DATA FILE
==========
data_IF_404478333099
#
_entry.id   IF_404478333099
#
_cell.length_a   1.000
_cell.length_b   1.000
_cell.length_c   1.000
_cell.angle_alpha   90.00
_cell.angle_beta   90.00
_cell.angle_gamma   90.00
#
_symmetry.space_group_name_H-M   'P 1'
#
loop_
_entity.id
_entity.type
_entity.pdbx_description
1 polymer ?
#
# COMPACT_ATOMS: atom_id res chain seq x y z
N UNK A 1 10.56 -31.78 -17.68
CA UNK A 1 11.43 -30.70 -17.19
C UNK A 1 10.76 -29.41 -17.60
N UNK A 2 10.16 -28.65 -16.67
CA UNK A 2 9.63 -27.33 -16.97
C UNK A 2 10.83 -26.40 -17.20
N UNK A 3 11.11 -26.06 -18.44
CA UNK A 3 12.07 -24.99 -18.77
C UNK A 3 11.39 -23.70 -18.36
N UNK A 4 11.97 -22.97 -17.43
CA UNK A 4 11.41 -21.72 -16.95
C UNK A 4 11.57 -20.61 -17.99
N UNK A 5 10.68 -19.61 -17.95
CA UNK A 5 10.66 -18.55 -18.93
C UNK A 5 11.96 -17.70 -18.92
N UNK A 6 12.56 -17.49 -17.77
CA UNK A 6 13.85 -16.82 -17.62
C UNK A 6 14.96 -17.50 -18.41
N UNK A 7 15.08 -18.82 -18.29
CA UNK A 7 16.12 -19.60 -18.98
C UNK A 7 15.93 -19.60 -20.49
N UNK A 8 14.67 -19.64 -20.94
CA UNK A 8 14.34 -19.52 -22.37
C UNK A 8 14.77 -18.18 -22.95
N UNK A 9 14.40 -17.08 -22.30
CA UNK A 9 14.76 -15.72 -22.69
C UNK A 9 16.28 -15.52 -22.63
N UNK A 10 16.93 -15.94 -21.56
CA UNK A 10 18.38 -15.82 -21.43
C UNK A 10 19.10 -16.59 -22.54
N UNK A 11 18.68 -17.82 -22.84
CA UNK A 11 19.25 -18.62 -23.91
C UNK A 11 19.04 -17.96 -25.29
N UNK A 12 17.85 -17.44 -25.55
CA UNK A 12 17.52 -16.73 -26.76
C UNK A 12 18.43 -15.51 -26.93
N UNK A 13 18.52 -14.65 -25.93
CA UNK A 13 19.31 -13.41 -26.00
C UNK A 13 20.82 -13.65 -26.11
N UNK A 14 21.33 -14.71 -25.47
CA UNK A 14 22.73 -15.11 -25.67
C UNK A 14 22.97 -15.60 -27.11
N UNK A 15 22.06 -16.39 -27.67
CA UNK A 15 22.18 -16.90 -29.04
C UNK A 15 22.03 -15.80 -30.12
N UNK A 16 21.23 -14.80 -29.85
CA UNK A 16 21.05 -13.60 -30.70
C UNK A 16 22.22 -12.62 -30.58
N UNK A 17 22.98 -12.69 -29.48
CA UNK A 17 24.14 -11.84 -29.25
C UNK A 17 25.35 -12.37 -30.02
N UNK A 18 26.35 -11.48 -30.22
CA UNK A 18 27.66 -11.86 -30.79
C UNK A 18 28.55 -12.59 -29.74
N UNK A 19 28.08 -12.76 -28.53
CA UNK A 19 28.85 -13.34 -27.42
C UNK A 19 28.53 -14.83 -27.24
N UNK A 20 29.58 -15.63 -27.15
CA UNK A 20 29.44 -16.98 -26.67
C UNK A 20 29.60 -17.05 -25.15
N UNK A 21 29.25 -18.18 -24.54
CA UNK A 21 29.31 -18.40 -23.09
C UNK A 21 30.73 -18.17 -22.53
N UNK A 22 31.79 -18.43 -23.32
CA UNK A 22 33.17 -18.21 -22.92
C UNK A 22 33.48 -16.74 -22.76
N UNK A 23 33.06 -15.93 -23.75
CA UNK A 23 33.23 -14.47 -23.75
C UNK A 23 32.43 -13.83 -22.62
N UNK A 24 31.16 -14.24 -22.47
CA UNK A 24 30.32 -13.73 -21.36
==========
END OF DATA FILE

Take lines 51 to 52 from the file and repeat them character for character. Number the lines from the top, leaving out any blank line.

N UNK A 11 18.68 -17.82 -22.84
CA UNK A 11 19.25 -18.62 -23.91